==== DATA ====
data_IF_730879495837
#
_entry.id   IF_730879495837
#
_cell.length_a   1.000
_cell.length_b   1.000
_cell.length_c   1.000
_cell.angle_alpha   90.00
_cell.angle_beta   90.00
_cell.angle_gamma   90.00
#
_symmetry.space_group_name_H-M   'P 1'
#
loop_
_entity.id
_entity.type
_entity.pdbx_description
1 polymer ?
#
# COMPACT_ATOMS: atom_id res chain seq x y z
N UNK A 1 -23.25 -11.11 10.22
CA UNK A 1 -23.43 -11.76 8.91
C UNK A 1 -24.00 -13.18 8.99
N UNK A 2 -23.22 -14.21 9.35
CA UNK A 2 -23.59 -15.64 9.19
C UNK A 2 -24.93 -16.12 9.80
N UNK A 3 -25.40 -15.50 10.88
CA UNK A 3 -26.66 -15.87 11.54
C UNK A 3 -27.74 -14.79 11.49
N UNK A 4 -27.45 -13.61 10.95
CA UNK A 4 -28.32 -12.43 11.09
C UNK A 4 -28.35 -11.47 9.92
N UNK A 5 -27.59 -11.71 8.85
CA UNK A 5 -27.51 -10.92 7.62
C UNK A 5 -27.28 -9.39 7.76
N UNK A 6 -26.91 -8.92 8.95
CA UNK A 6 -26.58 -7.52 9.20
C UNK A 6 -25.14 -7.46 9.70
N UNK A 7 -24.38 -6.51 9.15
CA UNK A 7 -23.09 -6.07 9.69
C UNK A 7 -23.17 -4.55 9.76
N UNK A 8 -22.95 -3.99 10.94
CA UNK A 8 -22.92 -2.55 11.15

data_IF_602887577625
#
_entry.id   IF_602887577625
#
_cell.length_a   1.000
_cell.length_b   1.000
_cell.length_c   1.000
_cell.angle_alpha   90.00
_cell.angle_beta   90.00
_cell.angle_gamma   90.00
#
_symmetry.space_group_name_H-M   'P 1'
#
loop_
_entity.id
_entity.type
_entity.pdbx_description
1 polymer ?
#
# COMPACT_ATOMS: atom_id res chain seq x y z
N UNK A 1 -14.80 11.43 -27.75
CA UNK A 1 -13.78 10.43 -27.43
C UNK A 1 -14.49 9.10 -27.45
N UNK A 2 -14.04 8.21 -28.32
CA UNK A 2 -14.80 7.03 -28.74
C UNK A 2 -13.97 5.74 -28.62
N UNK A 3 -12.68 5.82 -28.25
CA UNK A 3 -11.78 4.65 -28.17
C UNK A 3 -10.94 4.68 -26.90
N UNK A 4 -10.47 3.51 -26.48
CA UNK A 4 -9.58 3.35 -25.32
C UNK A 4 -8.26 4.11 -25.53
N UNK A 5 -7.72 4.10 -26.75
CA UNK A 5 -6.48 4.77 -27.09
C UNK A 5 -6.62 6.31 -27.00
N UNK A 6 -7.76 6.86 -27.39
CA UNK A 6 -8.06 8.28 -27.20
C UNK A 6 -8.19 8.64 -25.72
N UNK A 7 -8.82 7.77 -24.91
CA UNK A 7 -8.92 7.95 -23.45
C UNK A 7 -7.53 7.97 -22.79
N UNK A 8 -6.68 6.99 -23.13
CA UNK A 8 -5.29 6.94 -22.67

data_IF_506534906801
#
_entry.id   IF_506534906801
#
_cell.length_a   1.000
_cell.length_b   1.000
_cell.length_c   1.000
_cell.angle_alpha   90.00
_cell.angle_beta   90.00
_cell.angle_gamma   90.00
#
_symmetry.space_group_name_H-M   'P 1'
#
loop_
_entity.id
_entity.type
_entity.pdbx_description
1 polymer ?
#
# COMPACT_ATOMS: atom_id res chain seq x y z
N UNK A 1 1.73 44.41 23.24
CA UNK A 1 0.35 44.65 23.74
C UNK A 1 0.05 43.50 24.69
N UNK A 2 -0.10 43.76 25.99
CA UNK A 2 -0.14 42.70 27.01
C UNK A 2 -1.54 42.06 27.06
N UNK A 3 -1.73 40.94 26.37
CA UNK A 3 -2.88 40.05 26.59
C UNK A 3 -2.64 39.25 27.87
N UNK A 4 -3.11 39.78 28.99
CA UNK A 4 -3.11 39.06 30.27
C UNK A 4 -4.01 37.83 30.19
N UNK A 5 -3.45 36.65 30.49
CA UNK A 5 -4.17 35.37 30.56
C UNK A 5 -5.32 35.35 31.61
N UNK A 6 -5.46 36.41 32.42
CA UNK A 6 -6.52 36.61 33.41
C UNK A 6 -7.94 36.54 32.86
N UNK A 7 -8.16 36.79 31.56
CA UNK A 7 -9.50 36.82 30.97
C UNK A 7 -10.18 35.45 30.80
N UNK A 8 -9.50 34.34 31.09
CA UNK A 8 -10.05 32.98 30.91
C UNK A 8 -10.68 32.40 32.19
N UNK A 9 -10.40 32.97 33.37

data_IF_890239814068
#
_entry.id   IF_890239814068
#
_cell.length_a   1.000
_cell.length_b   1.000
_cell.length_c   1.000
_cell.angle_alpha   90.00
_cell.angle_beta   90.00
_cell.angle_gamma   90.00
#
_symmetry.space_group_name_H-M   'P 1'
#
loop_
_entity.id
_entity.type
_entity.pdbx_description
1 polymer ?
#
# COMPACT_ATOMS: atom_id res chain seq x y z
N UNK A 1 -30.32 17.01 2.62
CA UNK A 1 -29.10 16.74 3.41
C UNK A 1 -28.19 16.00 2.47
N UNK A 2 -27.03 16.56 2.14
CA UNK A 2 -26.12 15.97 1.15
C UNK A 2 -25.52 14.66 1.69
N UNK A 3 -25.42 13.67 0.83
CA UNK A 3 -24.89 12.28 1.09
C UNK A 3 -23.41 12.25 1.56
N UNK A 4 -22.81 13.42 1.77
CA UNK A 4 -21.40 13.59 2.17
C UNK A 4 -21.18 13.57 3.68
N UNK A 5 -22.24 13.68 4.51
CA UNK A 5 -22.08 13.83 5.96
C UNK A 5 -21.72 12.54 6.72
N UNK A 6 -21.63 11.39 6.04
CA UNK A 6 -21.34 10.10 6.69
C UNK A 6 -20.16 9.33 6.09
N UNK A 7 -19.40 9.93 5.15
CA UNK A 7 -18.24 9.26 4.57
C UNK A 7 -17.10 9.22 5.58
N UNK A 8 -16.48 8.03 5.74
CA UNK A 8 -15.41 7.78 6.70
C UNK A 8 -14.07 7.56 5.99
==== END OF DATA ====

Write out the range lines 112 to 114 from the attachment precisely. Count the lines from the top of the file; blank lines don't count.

C UNK A 2 -1.54 42.06 27.06
N UNK A 3 -1.73 40.94 26.37
CA UNK A 3 -2.88 40.05 26.59